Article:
Tiny Brains sets itself up as an action/ puzzle game that tackles a lot of physics-based problems while showing off an amusing sense of humour. The world is seen from an angled overhead view, giving you a look at your tiny little abominations, which are attempting to break out of the lab of a mad scientist who imbued each one with specific super powers.
The premise is ridiculous, but often hilarious at the same time. I spent most of my time playing this with my son, while my youngest daughter watched, but the game is both cute enough and approachable enough that she enjoyed playing it with me as well.
Each of the four creatures has its own ability. One can draw objects toward it, one can push objects away, another can trade places with objects and the fourth can create blocks of ice. There are loads of switches to be stood on, blocks to be shot into holes and balls to be rolled along paths as you occupy this ‘ordinary’ world that is scaled to a comical size. Iron nails resting on the desk top are larger than your creatures, for perspective.
Most of the time your find your critters stuck in a room that requires some use of logic to help manipulate some button that allows you to advance, but the activities get varied into other types of games too. Sometimes you are in a dark, dank space and need to keep a large glowing radioactive ball with you so you can see. In these situations you need to propel the ball through the stage until you reach your next checkpoint. In others you find off waves of enemies bent on destroying this small pink critter you want to protect.
The puzzles can definitely become frustrating at times, requiring not only thought to plot out how to approach them, but the reflexes to pull it off. If you are going at it solo, you can switch between any of the four characters on a whim. While this is certainly functional, it is not the ideal way to play this game. I spent the vast majority of the time playing this with one of my three kids, and it was definitely a lot more fun with a crowd. There are some online modes as well, with good use of the touch pad to move a cursor around as a visual indicator, but the laughs and teasing had in-person certainly made the experience more enjoyable.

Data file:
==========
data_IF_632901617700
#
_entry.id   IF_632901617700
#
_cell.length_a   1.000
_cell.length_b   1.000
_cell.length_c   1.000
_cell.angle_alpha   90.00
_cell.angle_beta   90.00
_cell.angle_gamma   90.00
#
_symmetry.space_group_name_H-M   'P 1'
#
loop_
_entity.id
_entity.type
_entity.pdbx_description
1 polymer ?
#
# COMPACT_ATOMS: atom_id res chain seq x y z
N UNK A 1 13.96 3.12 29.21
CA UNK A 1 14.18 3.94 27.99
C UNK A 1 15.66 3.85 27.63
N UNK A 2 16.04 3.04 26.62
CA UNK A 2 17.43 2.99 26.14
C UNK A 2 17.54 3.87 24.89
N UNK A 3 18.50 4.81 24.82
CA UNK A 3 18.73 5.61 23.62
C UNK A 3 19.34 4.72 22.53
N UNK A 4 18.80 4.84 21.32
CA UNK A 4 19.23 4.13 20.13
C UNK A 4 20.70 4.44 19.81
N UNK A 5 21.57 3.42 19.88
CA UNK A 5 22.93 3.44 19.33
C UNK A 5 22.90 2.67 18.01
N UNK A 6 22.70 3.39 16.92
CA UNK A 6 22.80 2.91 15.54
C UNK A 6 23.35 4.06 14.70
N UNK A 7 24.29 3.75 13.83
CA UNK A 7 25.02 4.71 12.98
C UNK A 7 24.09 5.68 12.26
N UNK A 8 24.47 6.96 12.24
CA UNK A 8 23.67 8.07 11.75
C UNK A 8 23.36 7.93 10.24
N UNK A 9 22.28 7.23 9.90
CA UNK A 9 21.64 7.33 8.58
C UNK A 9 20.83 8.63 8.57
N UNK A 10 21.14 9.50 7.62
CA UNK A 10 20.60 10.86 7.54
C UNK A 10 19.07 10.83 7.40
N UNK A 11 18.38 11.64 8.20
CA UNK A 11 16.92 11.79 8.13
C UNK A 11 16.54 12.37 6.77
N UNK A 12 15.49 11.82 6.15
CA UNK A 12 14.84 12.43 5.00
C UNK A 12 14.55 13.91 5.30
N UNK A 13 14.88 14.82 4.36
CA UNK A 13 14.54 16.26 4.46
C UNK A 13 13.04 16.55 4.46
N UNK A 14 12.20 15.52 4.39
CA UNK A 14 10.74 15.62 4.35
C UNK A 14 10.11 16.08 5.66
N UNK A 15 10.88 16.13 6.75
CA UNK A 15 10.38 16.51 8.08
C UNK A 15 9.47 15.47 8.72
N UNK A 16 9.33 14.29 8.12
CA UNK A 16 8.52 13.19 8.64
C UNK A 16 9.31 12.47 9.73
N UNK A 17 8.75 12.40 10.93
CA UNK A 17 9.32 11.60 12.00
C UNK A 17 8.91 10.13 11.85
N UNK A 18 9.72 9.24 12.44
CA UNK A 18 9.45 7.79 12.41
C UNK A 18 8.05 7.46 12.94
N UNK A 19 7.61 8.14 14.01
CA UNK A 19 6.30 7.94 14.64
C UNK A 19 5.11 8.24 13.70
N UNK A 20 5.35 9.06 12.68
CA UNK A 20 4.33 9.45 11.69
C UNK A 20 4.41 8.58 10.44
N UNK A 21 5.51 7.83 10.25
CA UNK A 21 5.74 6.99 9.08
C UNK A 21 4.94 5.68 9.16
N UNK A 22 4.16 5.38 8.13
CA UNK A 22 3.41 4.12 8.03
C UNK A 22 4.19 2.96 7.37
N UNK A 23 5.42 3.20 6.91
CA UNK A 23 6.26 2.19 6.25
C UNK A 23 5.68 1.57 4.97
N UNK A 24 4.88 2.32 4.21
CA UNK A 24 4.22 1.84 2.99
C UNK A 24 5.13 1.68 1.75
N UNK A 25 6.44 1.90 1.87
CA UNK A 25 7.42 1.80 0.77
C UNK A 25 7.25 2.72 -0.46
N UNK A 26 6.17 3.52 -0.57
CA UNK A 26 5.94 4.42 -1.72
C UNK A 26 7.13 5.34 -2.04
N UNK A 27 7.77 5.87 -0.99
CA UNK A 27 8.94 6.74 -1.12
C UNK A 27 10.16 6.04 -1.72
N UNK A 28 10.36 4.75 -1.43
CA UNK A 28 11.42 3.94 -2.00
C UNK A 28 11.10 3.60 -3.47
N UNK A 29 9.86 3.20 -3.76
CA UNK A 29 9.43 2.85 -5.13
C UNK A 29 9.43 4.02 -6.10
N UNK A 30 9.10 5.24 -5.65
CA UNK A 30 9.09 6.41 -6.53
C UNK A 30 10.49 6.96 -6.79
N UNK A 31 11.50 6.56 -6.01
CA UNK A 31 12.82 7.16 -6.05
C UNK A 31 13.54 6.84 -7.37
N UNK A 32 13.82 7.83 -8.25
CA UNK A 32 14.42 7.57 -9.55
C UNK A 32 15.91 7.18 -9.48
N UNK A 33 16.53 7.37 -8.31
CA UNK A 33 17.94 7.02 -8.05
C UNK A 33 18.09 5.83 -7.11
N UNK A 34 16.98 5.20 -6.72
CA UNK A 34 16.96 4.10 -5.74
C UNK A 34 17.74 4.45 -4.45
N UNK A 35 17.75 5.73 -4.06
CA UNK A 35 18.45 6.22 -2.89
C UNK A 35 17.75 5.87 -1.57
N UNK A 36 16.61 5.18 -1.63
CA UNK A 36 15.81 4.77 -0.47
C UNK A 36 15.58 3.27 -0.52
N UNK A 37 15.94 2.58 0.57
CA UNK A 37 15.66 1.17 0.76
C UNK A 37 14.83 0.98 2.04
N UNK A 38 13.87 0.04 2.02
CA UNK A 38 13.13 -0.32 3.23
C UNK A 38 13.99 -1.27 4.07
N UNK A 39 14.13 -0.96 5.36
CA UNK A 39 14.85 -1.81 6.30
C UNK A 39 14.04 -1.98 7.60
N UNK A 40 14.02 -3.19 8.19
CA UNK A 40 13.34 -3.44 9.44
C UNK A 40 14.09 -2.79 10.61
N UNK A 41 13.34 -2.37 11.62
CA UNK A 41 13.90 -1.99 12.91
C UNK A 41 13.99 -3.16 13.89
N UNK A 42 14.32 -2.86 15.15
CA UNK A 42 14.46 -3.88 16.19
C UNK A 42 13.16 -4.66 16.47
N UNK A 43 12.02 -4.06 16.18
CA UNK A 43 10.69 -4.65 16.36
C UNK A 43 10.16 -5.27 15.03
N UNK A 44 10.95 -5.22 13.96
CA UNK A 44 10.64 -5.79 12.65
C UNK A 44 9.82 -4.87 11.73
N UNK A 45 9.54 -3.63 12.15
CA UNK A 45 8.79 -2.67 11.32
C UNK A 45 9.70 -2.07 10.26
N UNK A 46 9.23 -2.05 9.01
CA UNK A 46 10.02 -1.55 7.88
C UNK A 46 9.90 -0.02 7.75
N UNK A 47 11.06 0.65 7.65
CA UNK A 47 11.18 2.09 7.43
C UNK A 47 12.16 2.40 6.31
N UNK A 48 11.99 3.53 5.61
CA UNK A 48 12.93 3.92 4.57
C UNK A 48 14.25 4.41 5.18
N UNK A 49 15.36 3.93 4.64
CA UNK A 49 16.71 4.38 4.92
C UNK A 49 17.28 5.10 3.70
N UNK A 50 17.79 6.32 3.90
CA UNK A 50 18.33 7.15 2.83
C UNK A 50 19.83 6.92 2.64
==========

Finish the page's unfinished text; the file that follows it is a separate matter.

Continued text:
Going it solo, Tiny Brains is still a decent game, but it does lose some lustre. Puzzles often become more about how quickly and effectively you can time swaps between the characters. Online I struggled to find a good game to join. In fact one night I got paired with the same guy four times in a row over a half hour span. This might not have been so bad, but it seemed like he was not even there. His character was just chilling out in the room and never interacted with me or the environment during any of my ‘visits’. The controls can be challenging at times as well. The critters themselves handle well enough, but their powers can sometimes feel unpredictable when there are a couple of objects in close proximity and you accidentally interact with the wrong one.
There is a lot of trial and error to be had here, and having multiple gamers obviously means more minds to figure out the puzzle, but more opportunities to mess up. In particular I liked the character who propels things forward. My son liked to create blocks and jump on them before I would shoot said block across chasms to solve some of the puzzles. Sometimes I played to playfully ‘grief’ him and launch him into walls too. He would reciprocate in kind with different powers. It was all done in good fun, but to me the key element here is that it was fun. This is the most entertaining local co-op gaming since Mario Kart came out on the Wii.